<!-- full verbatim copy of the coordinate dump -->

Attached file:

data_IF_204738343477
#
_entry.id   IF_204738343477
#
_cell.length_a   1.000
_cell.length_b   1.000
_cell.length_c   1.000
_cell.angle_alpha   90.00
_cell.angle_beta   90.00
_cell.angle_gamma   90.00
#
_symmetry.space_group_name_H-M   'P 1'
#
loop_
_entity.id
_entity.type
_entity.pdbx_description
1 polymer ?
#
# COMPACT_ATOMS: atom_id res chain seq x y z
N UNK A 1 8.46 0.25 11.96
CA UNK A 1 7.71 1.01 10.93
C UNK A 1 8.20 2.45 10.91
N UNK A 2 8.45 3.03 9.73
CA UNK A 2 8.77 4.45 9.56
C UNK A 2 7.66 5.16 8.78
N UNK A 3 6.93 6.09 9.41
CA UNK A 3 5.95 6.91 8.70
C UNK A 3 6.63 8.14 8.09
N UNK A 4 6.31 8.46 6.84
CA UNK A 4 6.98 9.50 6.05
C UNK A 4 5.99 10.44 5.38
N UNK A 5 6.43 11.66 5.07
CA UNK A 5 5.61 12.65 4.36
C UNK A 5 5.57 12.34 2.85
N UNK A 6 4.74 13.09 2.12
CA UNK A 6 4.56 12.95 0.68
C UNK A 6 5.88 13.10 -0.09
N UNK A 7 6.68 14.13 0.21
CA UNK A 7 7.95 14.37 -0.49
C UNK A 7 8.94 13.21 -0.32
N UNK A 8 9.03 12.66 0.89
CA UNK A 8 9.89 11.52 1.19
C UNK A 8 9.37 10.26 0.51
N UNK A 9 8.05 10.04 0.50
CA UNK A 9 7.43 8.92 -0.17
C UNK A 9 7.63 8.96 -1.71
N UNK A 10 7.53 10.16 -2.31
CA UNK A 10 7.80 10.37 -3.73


data_IF_204738343477
#
_entry.id   IF_204738343477
#
_cell.length_a   1.000
_cell.length_b   1.000
_cell.length_c   1.000
_cell.angle_alpha   90.00
_cell.angle_beta   90.00
_cell.angle_gamma   90.00
#
_symmetry.space_group_name_H-M   'P 1'
#
loop_
_entity.id
_entity.type
_entity.pdbx_description
1 polymer ?
#
# COMPACT_ATOMS: atom_id res chain seq x y z
N UNK A 1 8.46 0.25 11.96
CA UNK A 1 7.71 1.01 10.93
C UNK A 1 8.20 2.45 10.91
N UNK A 2 8.45 3.03 9.73
CA UNK A 2 8.77 4.45 9.56
C UNK A 2 7.66 5.16 8.78
N UNK A 3 6.93 6.09 9.41
CA UNK A 3 5.95 6.91 8.70
C UNK A 3 6.63 8.14 8.09
N UNK A 4 6.31 8.46 6.84
CA UNK A 4 6.98 9.50 6.05
C UNK A 4 5.99 10.44 5.38
N UNK A 5 6.43 11.66 5.07
CA UNK A 5 5.61 12.65 4.36
C UNK A 5 5.57 12.34 2.85
N UNK A 6 4.74 13.09 2.12
CA UNK A 6 4.56 12.95 0.68
C UNK A 6 5.88 13.10 -0.09
N UNK A 7 6.68 14.13 0.21
CA UNK A 7 7.95 14.37 -0.49
C UNK A 7 8.94 13.21 -0.32
N UNK A 8 9.03 12.66 0.89
CA UNK A 8 9.89 11.52 1.19
C UNK A 8 9.37 10.26 0.51
N UNK A 9 8.05 10.04 0.50
CA UNK A 9 7.43 8.92 -0.17
C UNK A 9 7.63 8.96 -1.71
N UNK A 10 7.53 10.16 -2.31
CA UNK A 10 7.80 10.37 -3.73